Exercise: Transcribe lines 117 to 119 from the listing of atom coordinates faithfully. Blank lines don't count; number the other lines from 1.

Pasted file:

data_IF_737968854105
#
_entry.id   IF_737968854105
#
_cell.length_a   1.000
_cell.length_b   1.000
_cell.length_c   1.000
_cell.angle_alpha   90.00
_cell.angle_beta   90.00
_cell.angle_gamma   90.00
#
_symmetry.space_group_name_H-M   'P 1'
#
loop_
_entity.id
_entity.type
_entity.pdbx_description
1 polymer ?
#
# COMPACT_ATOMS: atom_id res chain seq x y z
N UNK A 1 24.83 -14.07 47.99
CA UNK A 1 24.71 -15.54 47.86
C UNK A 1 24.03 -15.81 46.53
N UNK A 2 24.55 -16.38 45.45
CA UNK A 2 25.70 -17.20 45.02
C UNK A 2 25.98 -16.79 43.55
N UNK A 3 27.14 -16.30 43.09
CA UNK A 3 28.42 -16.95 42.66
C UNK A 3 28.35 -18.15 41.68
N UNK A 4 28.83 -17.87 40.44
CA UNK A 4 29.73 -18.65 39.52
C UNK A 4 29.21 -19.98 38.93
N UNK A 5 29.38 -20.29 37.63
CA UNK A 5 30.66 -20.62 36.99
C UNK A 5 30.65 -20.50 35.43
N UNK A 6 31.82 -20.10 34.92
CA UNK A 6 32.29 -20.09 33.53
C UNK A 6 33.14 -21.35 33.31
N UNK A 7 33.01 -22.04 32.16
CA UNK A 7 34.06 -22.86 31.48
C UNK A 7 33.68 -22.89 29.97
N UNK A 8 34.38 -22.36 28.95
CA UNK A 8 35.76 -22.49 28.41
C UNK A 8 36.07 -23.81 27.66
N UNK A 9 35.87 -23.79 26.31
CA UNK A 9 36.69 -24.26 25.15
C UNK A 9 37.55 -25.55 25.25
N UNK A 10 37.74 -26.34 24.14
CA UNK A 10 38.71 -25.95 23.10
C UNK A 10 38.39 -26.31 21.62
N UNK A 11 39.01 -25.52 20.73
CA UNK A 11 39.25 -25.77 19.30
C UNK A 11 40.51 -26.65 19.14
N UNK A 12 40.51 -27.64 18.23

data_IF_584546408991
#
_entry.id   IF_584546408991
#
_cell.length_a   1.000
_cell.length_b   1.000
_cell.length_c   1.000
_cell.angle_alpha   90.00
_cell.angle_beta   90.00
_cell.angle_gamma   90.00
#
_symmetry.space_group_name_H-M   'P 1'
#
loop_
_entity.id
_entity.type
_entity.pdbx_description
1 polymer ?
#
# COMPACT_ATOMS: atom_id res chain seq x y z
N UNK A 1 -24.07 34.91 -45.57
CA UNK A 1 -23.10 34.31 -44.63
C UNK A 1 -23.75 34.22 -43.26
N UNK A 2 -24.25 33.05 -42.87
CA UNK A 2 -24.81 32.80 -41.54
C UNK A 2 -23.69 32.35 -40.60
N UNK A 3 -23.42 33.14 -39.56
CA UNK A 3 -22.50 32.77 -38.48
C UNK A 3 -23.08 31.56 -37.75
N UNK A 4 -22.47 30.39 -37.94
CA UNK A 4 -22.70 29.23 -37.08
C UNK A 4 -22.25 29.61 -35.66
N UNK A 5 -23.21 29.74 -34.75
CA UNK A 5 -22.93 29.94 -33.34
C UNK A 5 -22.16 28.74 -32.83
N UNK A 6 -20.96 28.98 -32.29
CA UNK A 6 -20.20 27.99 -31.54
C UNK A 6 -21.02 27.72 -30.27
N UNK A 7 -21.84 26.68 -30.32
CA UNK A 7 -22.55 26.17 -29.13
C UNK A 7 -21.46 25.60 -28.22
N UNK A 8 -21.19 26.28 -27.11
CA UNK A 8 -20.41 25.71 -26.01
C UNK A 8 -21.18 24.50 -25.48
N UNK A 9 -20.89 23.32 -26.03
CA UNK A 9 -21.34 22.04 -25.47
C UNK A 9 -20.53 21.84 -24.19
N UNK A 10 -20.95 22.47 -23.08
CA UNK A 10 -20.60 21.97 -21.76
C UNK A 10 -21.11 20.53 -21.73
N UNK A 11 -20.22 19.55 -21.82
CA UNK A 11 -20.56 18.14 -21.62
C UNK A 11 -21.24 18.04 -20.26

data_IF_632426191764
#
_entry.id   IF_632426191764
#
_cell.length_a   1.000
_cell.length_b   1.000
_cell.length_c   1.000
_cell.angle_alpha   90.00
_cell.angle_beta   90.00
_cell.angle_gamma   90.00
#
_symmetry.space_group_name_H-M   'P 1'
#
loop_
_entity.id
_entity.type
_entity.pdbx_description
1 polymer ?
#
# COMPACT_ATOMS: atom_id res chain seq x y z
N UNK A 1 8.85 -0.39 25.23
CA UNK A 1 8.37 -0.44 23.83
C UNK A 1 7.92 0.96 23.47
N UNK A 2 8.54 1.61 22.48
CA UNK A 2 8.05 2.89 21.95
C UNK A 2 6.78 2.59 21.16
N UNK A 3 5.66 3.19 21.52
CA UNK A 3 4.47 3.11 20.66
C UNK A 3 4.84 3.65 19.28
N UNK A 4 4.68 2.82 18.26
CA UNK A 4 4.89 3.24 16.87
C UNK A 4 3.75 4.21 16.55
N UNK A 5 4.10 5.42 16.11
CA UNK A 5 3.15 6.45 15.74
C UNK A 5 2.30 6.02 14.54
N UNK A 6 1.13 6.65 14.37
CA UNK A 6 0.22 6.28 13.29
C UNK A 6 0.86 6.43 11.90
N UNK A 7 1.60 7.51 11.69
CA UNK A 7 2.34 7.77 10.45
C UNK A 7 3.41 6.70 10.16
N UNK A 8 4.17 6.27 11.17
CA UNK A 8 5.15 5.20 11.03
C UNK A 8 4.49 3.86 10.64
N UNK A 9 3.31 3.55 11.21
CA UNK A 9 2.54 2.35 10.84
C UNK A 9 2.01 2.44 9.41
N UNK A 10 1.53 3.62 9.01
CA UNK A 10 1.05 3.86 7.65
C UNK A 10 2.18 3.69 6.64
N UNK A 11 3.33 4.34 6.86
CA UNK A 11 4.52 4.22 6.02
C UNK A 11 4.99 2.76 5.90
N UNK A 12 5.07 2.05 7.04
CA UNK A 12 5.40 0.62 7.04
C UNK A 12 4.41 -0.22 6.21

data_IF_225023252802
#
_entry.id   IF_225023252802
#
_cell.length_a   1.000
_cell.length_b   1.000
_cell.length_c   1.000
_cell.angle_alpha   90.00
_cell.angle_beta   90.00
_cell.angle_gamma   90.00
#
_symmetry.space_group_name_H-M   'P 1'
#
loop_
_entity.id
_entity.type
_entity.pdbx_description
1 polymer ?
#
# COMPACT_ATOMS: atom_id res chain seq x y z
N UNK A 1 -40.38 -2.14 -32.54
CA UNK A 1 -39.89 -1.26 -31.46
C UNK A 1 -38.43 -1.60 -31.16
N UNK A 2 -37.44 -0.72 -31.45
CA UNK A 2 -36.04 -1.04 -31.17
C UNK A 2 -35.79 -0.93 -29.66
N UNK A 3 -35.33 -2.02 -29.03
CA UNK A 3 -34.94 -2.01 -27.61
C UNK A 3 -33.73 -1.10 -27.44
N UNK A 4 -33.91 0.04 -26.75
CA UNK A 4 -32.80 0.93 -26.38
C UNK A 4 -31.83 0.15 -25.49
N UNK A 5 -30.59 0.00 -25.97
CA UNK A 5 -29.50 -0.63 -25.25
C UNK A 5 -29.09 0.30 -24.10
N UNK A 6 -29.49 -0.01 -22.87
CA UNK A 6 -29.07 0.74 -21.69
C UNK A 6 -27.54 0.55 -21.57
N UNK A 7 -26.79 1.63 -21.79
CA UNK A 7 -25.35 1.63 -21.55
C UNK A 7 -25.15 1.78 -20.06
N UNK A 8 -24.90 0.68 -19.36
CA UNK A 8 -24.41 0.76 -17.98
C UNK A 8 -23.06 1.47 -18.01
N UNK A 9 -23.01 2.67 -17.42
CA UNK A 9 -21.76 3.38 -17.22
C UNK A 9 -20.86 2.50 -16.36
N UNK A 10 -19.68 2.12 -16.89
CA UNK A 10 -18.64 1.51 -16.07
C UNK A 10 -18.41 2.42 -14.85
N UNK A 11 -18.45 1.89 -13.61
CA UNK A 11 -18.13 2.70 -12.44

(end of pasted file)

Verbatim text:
_cell.angle_gamma   90.00
#
_symmetry.space_group_name_H-M   'P 1'